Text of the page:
Thursday, 13 January 2005

Payola on my left, payola on my right

I don’t have anything particularly insightful to add to Robert’s post on Armstrong Williams below, except to note that everyone’s now abuzz that America’s favorite lefty blogger-slash-political consultant, Markos Moulitsas Zúniga, was on the Dean campaign’s payroll; the Daily Kos founder draws distinctions between himself and Williams in an email to InstaPundit, as does Jerome Armstrong of MyDD fame. Being on the government’s take and on a campaign’s take are two different things—that said, I’d expect those who condemned the Thune v. Daschle guys to also come down hard on Kos and Armstrong for their ties to the now-defunct Dean campaign.

The issue of payola in general is a sticky one; for example, I was asked to review a textbook to give suggested revisions for an upcoming edition a while back, a book I’d planned on using anyway (although I hadn’t placed any orders yet)—but if I hadn’t made that decision before the review, would the $150 they paid me have influenced the adoption decision? I can’t honestly answer that question “no,” although I’ve also reviewed other textbooks that I’d never use in a million years.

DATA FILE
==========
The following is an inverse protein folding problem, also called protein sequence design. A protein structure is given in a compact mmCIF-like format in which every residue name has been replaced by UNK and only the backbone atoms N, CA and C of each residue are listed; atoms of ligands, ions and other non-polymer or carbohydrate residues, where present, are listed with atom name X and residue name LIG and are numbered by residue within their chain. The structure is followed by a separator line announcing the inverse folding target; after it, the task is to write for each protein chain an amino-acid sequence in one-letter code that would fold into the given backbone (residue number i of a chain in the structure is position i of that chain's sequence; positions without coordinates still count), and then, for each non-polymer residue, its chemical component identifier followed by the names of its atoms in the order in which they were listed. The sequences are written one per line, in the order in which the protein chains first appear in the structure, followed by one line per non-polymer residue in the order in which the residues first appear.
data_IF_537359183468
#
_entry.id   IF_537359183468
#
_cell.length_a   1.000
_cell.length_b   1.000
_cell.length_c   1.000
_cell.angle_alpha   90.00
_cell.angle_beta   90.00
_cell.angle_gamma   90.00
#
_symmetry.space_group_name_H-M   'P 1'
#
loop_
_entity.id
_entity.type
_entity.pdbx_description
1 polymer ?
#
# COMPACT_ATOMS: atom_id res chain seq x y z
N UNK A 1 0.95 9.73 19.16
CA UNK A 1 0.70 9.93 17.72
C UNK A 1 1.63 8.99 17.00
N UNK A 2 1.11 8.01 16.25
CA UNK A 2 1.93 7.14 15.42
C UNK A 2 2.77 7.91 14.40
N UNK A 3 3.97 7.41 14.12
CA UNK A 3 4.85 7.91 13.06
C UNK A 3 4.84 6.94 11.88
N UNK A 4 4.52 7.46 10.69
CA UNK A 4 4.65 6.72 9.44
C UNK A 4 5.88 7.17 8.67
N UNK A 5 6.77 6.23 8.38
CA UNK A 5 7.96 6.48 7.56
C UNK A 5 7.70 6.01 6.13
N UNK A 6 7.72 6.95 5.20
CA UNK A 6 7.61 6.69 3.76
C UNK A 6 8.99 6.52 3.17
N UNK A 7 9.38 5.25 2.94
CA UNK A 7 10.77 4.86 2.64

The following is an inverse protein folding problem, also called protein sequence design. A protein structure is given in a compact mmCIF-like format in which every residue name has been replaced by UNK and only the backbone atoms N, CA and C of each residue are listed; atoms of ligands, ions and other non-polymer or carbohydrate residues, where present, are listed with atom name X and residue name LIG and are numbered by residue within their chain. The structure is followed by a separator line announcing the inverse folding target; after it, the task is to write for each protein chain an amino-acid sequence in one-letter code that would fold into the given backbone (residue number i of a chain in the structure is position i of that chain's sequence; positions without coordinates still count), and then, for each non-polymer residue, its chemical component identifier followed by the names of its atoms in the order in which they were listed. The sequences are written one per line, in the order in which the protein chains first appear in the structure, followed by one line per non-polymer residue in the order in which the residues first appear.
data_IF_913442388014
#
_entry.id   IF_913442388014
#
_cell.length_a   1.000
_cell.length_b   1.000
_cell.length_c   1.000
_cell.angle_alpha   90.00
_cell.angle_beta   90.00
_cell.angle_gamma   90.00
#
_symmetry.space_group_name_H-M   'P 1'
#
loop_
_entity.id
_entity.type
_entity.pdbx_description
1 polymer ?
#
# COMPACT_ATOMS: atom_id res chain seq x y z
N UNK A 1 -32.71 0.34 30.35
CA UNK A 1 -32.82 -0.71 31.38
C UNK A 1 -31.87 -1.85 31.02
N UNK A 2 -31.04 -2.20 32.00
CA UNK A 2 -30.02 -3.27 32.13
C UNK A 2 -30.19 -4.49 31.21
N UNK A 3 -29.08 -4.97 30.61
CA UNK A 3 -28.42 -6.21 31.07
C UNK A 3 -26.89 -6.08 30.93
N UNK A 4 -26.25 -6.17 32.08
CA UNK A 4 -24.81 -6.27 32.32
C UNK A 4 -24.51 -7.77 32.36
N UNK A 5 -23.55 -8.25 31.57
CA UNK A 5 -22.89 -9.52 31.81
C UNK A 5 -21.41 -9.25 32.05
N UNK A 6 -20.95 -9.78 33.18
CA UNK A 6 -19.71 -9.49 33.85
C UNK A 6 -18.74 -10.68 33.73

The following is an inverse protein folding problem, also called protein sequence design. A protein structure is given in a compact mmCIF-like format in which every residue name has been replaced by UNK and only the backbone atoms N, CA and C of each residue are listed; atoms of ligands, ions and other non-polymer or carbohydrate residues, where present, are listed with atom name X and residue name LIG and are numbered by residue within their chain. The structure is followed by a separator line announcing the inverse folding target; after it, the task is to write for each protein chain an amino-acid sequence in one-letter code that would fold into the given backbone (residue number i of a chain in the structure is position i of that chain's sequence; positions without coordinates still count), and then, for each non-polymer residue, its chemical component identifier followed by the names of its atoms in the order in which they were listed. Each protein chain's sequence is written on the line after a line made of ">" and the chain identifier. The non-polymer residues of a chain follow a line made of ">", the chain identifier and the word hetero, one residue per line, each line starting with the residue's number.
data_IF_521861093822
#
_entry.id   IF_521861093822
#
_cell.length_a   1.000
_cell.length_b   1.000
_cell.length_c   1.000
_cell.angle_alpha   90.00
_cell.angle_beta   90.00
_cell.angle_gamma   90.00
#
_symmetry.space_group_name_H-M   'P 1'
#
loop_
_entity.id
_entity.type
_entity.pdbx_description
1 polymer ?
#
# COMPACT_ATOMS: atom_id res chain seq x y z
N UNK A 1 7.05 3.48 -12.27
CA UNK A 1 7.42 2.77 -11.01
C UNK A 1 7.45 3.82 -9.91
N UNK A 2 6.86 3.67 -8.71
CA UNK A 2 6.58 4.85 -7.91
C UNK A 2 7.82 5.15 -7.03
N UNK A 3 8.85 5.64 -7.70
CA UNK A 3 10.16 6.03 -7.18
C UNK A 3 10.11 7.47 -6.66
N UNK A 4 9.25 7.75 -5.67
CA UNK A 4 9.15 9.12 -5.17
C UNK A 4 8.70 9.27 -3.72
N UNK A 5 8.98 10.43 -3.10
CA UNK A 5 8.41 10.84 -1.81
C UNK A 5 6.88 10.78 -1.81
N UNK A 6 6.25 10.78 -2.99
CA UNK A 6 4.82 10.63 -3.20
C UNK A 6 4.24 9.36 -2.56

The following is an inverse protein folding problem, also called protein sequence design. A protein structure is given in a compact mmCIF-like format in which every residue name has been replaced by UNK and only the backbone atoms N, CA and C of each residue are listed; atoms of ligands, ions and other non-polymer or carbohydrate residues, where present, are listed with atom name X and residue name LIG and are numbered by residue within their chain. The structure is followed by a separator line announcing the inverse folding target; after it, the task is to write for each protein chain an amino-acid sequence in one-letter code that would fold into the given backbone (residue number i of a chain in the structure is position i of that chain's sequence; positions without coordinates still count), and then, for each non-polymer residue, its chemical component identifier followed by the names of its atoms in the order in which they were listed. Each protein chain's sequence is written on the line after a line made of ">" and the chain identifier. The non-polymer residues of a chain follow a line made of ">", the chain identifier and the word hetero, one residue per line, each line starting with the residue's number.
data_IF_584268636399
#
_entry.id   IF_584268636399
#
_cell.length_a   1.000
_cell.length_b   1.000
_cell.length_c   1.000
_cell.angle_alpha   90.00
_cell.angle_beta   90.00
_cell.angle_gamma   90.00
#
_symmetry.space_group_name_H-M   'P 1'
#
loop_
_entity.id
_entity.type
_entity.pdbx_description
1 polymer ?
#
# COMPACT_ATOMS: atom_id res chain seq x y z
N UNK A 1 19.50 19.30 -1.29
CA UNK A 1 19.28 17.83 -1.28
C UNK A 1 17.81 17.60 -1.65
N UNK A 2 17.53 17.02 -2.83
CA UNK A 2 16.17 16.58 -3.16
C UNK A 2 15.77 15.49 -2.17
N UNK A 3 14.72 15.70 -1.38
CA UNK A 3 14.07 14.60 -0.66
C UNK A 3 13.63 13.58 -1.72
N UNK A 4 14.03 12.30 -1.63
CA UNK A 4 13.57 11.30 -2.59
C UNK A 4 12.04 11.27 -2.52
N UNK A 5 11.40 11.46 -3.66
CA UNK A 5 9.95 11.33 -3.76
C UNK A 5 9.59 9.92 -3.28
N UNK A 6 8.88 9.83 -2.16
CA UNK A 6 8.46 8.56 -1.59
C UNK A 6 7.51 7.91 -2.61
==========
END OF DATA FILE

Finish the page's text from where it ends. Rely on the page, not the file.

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It’s hard for me to get worked up over this, though the blogosphere has been all over it. The only thing I found interesting was the hostility that Michelle Malkin had been experiencing.

I haven’t seen the media as unbiased observers for many years and think the best we can hope for is that they are honest about their bias.

BTW, being a professor has to be quite cool, though few would describe it that way; you get a lot of free books, many of which I’m paying big bucks for now.


I don’t get that many free books… in fact, I don’t even have all the textbooks I’m using this semester. I used to get a lot more at Ole Miss, actually.


That makes sense, I suppose. Smaller school, smaller market. The professors here can usually just call a publisher, request a copy and get it.

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